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The New York Sale
Auction 43  10 Jan 2018
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Lot 1090

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Starting Price: 200000 USD
Price realized: 235000 USD

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Charles I (1625-49), silver Pound, 1644. Oxford Mint, armored King on horseback left with raised sword and flowing scarf, spirited horse trampling over arms and armor, Oxford plume in field behind, all within beaded circle, legend and outer beaded circle surrounding, initial mark Oxford plume, CAROLVS D: G: MAG: BRIT: FRA: ET HIBER: REX, rev. Declaration in three lines in lion headed cartouche, RELIG: PROT / :LEG: ANG: / LIBER: PAR: value and Oxford plumes above, date and OX below, beaded circles and legend surrounding.EXVRGAT. DEVS. DISSIPENTVR. INIMICI smaller lettering than obverse side, weight 118.92g (Brooker 865; Morrieson A-1; N 2402; S 2943). Toned. Some raised die striations on reverse, as is typical of this issue but a strong crisp striking of both obverse & reverse. A beautiful example of this extremely rare & desirably important piece which is among the finest known. in PCGS holder graded AU 53, the reverse better and practically as struck, Pop 1; the only example graded at PCGS. The only other slabbed example is an NGC EF-45. We believe this coin should be regraded a few points higher, very close to mint state. Estimated Value $250,000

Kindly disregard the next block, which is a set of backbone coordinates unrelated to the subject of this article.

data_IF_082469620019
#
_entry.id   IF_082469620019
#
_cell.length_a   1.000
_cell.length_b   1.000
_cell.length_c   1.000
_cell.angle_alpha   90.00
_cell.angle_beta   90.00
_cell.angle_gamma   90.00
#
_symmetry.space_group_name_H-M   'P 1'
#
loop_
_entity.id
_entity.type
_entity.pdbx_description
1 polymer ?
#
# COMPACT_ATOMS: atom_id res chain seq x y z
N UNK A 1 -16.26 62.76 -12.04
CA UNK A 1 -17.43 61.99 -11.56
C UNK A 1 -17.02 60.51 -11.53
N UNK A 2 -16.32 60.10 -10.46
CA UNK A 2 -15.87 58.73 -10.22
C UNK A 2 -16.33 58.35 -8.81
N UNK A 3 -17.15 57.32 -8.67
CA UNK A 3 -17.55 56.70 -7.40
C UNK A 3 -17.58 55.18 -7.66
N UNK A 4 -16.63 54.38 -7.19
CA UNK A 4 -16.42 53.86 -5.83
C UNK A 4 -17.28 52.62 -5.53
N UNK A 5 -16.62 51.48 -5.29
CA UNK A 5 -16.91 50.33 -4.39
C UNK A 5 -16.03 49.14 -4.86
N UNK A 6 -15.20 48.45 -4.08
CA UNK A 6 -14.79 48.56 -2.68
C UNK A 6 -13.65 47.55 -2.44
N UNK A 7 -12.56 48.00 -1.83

Ex Hyman Montagu, English Coins, third portion, Sotheby, 13th -20th November 1896, Lot 95 and plate VIII, sold for £36 to dealer Verity.
Ex Thomas Bliss, Sotheby, 22nd -24th March 1916, Lot 429, with illustration.
Ex Virgil M Brand, died 1926, collection dispersed post mortem, after 1932. Sold by A H Baldwin and Sons Ltd, September 1941.
Ex Herbert.M. Lingford, part I, Glendining 24th October 1950, Lot 162 with illustration, sold for £160.
Ex Slaney Collection, part II, Spink Coin Auction, 14th May 2015, Lot 345, sold for US dollar equivalent of nearly $227,000 with buyers premium.

PCGS certification 34484795. Such large pieces were struck, as the largest silver currency pieces ever issued in the British series (in the pre-decimal era) to be originally given as Royalist gifts to senior officers in the cavalier army of Charles I. They were highly prized and struck to a very high standard of silver content as pieces of some of the finest engraving work of the era. Highly coveted by the few who received them, the finest emanation of which is this final "cartouche" type struck in 1644. The abbreviated Latin legends translate as on obverse "Charles by the grace of God, King of Great Britain, France and Ireland," and on the reverse the cartouche Declaration as Charles I gave to the Privy Council at Wellington, Shropshire on 19th September 1642 as "The Religion of the Protestants, the Laws of England, the Liberty of Parliament" which when shown in full Latin should read "Religio Protestantium Leges Angliae Libertas Parliamenti," the outer legend translates as "Let God arise and let his enemies be scattered," a Psalm from the Bible. Ox for Oxford is shown below the date where the King had moved his Royalist capital from 29th October 1642.
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